2- Petit au bout

This is a bonus which occurs if the 1 of trump is played in the last trick. In this case the team that takes the last trick wins the bonus (10 points).

3- Chelem

Chelem (= Slam) is a bonus for taking all the tricks. The score depends on whether it was announced in advance:

  • Chelem annoncé: the team (the taker normally) announces chelem before the beginning of the play, and leads to the first trick. The bonus is 400 points if they succeed in winning every trick and -200 points penalty if they fail).
  • Chelem non annoncé: the team wins all the tricks without having announced it. They get a bonus of 200 points.

If one side has won all the tricks except the last, and then leads the excuse to the last trick, the excuse wins. This special rule, which probably comes up about once in a lifetime, allows a chelem to be made by a player with the excuse. When making a chelem with the excuse in this way, it counts as petit au bout if you win the 1 of trumps in the second last trick.

The scoring

At the end of the hand, the taker counts his card points and the opposing team pool their tricks and count their card points. The six chien cards are added to the taker’s tricks, unless the bid was “Garde contre le chien”, in which case the chien cards are added to the opponents’ tricks. The taker wins if he has enough card points, depending on the number of bouts in his tricks.

The amount of points won or lost by the taker is calculated as follows:

  • 25 points for the game
  • plus the difference between the card points the taker actually won and the minimum number of points he needed (pt).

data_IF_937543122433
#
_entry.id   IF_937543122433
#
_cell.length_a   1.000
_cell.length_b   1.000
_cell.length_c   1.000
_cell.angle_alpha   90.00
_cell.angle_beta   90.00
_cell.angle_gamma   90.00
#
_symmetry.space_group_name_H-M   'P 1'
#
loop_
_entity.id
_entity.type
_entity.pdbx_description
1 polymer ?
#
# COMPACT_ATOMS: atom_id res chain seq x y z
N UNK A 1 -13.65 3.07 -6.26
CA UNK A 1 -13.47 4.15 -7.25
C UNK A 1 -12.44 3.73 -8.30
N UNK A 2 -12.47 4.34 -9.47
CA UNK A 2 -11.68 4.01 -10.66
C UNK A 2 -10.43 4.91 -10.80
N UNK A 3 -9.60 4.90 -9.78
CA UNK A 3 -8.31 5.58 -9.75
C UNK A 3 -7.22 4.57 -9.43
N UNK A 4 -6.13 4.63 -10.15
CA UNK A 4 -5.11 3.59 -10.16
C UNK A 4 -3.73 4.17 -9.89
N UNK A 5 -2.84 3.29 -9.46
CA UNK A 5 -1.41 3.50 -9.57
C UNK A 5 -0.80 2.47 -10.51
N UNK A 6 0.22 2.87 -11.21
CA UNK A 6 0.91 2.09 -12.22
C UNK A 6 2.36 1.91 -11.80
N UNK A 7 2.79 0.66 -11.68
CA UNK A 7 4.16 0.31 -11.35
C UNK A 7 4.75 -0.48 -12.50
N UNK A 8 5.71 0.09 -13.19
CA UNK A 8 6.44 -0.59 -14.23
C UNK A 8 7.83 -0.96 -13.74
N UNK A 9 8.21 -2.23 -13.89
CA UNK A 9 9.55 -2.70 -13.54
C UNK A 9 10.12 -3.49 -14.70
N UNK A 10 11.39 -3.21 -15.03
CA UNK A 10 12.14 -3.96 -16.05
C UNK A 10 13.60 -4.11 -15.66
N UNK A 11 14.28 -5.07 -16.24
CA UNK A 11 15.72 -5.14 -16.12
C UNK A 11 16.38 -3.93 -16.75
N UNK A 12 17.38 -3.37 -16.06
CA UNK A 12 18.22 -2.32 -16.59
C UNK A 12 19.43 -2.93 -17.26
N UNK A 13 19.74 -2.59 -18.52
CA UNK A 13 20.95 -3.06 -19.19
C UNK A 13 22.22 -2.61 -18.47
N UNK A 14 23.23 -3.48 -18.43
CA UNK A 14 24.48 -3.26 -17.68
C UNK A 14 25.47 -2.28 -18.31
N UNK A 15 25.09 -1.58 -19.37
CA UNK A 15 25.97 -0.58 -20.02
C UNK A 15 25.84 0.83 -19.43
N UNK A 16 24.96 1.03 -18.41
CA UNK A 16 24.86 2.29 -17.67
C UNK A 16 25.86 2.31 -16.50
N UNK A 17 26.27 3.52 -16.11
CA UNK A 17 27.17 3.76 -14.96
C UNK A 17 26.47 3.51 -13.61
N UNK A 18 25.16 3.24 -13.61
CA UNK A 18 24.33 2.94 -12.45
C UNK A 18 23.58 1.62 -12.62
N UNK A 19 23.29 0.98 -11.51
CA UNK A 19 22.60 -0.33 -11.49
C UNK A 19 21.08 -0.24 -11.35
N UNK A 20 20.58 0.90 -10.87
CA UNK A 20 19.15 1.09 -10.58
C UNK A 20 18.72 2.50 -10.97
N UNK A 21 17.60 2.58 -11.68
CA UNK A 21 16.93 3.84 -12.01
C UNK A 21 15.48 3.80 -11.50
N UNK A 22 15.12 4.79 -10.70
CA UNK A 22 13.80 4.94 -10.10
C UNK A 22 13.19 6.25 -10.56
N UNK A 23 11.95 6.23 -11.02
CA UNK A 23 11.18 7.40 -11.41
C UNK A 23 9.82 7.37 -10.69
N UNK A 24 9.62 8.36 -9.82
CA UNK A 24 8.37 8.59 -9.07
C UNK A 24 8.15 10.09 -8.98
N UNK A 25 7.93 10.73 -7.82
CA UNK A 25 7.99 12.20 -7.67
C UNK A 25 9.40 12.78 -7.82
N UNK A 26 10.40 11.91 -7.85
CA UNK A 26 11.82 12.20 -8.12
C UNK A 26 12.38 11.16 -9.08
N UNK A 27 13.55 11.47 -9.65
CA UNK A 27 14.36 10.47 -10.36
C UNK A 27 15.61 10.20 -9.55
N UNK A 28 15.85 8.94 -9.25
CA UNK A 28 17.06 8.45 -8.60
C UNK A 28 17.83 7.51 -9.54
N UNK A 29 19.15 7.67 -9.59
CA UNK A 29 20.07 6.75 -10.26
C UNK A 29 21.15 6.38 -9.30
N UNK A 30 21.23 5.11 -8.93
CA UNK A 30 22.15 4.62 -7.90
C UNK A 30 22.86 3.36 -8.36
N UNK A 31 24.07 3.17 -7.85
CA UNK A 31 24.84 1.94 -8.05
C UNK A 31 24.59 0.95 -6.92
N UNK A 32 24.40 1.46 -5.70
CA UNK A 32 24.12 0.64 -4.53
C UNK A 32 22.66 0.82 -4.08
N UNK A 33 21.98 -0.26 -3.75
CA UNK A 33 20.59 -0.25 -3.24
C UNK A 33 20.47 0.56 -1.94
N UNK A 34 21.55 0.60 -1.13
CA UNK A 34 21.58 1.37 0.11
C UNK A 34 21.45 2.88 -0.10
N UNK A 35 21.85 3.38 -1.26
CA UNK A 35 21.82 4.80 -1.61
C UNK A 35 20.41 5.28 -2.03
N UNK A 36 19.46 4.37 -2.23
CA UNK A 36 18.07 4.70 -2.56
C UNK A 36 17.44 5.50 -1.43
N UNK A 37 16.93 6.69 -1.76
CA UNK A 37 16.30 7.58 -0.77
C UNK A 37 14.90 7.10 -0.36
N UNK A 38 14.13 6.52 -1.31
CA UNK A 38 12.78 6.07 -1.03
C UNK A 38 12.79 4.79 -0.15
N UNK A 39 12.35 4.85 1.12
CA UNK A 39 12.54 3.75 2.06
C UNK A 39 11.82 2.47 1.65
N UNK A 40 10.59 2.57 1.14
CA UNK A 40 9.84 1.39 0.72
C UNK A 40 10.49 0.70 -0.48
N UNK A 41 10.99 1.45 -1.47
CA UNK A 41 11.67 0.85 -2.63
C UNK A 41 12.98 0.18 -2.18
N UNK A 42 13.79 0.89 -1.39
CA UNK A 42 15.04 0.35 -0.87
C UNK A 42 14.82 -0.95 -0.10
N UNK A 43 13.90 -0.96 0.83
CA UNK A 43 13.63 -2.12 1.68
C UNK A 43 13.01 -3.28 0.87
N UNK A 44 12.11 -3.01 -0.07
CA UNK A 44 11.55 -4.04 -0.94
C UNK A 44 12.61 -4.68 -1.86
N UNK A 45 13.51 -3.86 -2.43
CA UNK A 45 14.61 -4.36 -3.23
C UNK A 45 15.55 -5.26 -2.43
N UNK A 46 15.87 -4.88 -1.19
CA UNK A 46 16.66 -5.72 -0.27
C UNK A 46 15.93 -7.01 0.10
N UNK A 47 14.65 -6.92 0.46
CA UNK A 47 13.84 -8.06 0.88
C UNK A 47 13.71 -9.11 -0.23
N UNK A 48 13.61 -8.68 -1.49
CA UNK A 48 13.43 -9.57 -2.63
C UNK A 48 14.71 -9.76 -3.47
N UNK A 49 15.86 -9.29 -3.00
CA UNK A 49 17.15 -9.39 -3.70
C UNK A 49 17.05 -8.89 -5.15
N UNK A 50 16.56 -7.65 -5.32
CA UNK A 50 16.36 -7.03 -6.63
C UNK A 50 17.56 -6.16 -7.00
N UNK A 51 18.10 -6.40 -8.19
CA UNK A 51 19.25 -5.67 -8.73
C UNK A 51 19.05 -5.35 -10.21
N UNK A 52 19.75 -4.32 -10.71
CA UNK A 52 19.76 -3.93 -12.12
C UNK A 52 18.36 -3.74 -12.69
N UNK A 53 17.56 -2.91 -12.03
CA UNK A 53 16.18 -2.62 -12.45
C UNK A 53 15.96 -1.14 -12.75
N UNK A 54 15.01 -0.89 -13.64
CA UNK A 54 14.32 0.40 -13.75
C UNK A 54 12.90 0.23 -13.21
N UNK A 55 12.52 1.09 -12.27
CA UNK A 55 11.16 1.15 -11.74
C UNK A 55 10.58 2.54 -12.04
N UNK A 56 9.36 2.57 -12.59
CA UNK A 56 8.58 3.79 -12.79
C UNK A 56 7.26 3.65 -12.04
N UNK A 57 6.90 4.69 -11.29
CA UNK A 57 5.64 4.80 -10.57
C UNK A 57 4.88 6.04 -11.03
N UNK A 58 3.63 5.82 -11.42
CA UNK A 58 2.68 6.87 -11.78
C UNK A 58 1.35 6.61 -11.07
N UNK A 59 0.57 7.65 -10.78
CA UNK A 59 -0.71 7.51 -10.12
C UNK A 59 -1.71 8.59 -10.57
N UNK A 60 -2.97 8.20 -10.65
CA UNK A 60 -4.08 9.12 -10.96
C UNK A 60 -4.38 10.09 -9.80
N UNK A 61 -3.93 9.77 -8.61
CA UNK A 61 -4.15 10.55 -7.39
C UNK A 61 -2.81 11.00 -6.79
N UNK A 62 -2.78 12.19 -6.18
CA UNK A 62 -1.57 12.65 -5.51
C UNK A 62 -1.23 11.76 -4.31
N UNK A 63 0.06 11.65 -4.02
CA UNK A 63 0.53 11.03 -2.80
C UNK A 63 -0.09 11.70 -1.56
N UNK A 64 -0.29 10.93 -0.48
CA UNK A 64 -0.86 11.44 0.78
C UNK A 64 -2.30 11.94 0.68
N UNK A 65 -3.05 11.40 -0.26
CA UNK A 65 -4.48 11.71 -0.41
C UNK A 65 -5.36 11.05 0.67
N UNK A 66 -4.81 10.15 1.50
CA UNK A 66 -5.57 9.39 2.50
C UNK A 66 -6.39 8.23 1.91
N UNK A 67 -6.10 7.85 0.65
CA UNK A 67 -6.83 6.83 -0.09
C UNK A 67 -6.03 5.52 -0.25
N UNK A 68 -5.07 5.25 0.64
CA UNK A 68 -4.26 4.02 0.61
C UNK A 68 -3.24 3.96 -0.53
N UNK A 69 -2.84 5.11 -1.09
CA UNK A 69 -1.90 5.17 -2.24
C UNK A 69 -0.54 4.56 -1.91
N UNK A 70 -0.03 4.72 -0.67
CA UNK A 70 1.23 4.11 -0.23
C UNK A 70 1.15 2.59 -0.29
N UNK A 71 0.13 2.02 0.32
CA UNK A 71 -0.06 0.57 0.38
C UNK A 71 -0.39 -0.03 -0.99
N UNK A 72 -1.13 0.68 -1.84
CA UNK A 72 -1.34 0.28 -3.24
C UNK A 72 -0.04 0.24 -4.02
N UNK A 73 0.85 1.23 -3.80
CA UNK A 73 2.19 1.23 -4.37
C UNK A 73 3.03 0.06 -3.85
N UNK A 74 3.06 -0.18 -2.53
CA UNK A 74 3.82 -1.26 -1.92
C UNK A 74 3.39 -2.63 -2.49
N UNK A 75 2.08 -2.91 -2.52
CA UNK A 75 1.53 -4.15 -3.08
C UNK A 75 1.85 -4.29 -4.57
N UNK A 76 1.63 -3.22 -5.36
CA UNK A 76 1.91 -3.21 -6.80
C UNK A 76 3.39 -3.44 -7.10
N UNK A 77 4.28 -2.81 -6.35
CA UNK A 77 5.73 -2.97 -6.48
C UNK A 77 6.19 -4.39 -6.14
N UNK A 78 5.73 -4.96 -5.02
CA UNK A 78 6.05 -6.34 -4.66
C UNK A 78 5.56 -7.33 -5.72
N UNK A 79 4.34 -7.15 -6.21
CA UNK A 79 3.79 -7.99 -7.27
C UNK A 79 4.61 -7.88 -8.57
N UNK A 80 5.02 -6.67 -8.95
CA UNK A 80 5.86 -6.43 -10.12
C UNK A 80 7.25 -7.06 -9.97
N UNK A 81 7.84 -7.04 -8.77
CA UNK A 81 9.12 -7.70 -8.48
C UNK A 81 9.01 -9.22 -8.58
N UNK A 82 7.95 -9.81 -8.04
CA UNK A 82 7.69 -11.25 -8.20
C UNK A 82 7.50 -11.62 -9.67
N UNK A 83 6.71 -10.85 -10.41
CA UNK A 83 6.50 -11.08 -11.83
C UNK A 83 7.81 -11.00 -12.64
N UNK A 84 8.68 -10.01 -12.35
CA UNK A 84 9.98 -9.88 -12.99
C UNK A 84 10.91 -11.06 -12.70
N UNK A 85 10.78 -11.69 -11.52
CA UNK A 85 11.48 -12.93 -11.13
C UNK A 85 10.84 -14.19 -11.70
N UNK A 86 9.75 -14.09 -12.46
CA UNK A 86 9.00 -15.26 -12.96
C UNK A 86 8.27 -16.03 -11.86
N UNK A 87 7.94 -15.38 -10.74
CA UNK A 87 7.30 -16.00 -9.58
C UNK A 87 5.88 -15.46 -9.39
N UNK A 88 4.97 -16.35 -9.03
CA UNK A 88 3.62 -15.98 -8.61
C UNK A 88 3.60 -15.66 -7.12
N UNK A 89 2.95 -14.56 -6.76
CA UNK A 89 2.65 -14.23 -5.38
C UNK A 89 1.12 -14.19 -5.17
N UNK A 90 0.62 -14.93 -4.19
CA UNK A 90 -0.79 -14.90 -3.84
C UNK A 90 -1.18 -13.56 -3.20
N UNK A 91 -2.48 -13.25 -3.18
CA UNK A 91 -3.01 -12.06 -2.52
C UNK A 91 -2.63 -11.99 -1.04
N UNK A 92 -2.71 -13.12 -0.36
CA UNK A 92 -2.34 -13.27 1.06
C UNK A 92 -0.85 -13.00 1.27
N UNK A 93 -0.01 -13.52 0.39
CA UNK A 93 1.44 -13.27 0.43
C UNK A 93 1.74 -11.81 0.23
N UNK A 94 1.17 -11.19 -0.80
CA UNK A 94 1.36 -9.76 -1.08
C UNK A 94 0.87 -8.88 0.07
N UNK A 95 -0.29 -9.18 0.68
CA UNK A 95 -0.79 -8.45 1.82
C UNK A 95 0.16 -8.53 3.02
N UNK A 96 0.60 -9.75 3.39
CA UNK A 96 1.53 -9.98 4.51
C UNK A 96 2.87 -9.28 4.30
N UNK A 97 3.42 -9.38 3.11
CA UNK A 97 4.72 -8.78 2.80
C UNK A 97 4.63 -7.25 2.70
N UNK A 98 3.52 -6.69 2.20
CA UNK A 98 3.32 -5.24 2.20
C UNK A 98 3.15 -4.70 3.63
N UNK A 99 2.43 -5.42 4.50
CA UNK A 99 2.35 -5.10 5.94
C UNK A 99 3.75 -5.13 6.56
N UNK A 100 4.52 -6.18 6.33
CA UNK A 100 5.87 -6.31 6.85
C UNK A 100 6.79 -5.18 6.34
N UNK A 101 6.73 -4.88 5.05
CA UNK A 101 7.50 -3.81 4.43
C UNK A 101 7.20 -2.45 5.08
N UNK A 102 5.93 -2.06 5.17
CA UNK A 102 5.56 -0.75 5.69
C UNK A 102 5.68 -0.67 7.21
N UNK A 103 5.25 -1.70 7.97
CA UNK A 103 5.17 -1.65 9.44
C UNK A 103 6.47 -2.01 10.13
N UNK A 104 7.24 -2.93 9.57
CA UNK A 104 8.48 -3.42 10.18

• the petit au bout bonus is added or subtracted if applicable (pb)

This total is multiplied by a factor (mu) depending on the bid:

Petite (Prise)×1
Garde sans le chien×4
Garde contre le chien×6

The following bonuses are then added or subtracted if they apply; they are not affected by the multiplier:

The calculation of the score, expressed as a formula, is: ((25 + pt + pb) * mu) + pg + ch

The calculated points are either won by the taker from all three opponents or lost by the taker to all three opponents. The opponents always win or lose equally: for example if one of them wins petit au bout they all benefit.

Tarot for Three Players

The game is essentially the same as with four players. Each player is dealt 24 cards, in packets of 4. Because the hands are larger the number of trumps needed for a poignée is increased: single 13; double 15; triple 18.

Because the tricks contain an odd number of cards, there will sometimes be an odd half card point when counting. This is rounded in favour of the taker if he wins, and in favour of the opponents if he loses. If the taker is half a point short of the target, the bid is lost by one card point.

Tarot for Five Players

Each player is dealt 15 cards, so there are only 3 cards in the chien. The number of trumps needed for a poignée is reduced: single 8; double 10; triple 13. Half card points are treated as in the three player game.

With five players, there are two teams. Before exposing the talon, the taker calls a king and the player who has that card plays as the partner of the taker; the other three players play as a team against them. If the taker has all four kings, he may call a queen. The holder of the called king must not say anything to give away the fact that he has it. The identity of the taker’s partner is only revealed when the called king is played, though it may be suspected earlier from the fact that the holder of the king will try to help the taker. If the called king (or queen) is found to be in the chien or in the hand of the taker, then the taker plays alone against four opponents.

Many people play that when the taker has a partner, the taker pays or receives double, while the partner and the three opponents pay or receive singly. Others play that the taker and partner split the gain or loss equally between them, which is more awkward, because it can lead to fractional scores. If the taker plays alone, the taker’s win or loss will of course be four times that of each opponent.

Note on Poignée

Whatever the number of players, you can remember the minimum number of trumps needed for a Poignée as follows: you have a Poignée if more than half of the cards in your hand are trumps.